NEW YORK -- [article id="1672558"]Occupy Wall Street[/article] might have started as a small demonstration September 17, finding a home in New York's Zuccotti Park, but since then, it has grown into a revolutionary movement, spanning 951 cities in 82 countries.
On Saturday night (October 15), an Occupation Party was to start at 5 p.m. ET sharp in New York's Times Square. At around 4:45 p.m., a few hundred people had congregated. By 6:30 p.m., the number had easily reached the thousands.
An extension of Occupy Wall Street, the Occupation Party had gathered in the hub of New York consumerism, Times Square, to peacefully yet heartily protest corporate greed, nationwide unemployment and unethical governmental practices. They set out to march from their starting point back down to Wall Street.
Comprised of an eclectic mix of individuals, the rally saw folks playing music, dancing and chanting slogans such as "This is what Democracy looks like" and "We are the 99 percent."
Within the thousands were three young individuals who expressed the gamut of frustrations with "the system":
Fighting for: Job creation
A senior in college, Janet recently lost her job as a call-center employee because the positions were outsourced to Singapore. "I was laid off, and I'm currently receiving unemployment, and it's so hard to find a job, and my unemployment is running out," Janet told MTV News. Janet is one of millions without a job and losing hope. According to the U.S. Board of Labor, the current unemployment rate in the U.S. is 9.1 percent, up more than 5 percent from the year 2000. "My future is in jeopardy," a cheerful but clearly anxious Janet said.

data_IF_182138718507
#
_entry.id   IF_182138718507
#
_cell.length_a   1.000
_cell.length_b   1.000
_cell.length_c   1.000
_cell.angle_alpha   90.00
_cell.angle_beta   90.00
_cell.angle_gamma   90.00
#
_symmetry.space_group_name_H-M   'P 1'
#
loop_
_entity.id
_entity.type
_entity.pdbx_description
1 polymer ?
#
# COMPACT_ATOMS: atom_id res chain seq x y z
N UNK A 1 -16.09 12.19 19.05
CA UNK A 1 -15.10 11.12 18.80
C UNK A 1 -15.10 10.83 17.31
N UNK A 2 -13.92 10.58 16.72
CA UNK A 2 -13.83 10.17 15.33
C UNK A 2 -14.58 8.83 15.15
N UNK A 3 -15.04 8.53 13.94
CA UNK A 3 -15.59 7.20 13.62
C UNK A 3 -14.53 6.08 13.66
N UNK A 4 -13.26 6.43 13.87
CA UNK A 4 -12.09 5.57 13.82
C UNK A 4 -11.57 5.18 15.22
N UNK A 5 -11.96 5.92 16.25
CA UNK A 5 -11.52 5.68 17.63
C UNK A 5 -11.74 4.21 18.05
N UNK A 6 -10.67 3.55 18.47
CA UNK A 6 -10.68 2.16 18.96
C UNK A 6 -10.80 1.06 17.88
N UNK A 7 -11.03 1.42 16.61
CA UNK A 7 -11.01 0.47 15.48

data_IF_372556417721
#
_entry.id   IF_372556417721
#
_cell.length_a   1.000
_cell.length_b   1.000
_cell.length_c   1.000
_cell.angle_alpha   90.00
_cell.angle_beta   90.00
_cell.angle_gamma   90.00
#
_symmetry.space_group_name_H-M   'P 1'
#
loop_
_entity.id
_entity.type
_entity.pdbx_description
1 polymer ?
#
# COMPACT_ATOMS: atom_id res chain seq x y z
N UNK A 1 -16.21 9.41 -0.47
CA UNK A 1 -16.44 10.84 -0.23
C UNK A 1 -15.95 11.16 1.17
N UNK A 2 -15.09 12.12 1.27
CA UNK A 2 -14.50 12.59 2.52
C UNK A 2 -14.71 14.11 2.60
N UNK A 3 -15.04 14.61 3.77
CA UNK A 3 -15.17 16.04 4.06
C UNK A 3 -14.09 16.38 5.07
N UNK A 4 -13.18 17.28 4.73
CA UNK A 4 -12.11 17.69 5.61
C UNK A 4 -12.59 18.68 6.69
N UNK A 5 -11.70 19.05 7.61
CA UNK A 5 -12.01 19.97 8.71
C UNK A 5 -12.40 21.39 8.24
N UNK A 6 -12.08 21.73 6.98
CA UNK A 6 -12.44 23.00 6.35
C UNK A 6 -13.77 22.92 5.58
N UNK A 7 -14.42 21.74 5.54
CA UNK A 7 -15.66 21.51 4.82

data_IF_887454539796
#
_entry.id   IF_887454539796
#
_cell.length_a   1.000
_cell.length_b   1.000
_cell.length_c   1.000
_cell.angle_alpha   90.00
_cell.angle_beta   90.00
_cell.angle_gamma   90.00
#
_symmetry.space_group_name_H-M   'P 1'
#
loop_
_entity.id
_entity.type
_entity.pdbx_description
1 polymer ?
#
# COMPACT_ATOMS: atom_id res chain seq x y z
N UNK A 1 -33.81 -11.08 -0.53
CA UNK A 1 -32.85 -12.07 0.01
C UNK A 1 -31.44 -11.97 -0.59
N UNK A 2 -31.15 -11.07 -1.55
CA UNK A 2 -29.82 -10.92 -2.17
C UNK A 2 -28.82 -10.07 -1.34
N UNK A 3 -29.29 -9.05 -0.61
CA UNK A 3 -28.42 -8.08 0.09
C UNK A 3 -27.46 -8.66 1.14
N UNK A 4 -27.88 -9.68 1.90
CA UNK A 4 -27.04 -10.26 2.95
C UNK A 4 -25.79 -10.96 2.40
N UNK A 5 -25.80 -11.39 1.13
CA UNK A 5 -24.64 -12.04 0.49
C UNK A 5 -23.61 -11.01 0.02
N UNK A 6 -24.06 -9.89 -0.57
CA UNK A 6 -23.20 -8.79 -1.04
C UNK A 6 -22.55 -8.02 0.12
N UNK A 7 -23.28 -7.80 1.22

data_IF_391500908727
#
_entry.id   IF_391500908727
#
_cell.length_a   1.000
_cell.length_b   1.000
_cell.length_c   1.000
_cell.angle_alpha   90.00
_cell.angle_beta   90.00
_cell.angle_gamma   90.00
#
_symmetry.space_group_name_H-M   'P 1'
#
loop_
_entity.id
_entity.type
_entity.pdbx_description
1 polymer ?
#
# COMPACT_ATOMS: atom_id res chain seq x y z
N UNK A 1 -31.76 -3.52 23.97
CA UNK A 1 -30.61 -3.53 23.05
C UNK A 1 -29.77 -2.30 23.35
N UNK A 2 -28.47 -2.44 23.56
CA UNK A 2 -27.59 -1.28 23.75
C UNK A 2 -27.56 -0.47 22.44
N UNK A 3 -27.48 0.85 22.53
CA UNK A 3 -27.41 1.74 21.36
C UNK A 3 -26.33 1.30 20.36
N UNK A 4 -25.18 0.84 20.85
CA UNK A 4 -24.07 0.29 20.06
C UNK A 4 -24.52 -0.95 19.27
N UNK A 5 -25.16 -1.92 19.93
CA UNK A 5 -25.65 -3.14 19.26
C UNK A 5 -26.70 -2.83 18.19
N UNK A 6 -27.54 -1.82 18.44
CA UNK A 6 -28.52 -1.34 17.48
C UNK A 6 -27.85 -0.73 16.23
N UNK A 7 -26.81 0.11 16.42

Location: New York
Fighting for: Hope
Standing atop a plant above the crowd was Jen, a young woman working two jobs at Edible Arrangements and UPS to pay her way through her full-time program in college. "It's all in preparation for a future that might not exist anymore because there are no more jobs. There's no dollar amount that can fix anything that I can ever hope to achieve in my life," Jen said. An aspiring entrepreneur, Jen cited the drop in value of the American dollar and taxes as the obstacles standing in the way of her dreams.
Location: New York
Fighting for: Equality
In the middle of the enormous crowd was a small hole. It seemed to be the epicenter, and everyone had formed around it. The attention seemed to be going to a young man in glasses and a red glass earring through his ear. Peter Olsen was one of the facilitators of the Occupation Party. The friendly young man was adopted from poverty-ridden Colombia by his parents, a couple from Westchester County in New York, but Peter found himself ostracized as a minority. "I was discriminated against. My parents adopted me because they thought I'd be in a better position here. Now I'm worse off than I would have been," said Peter, who told us he has four degrees and six certificates. Not only is he working in a Verizon store, but he still feels out of place.
With their futures hanging in the balance, Janet, Jen and Peter still smiled on, protesting to have their voices heard. These are just a handful of stories from within the Occupation Party, which has been compared to 1995's Million Man March. Whether it reaches such heights remains to be seen, but it was clear that the demonstrators came together for one common cause: change. And they won't take "no" for an answer.
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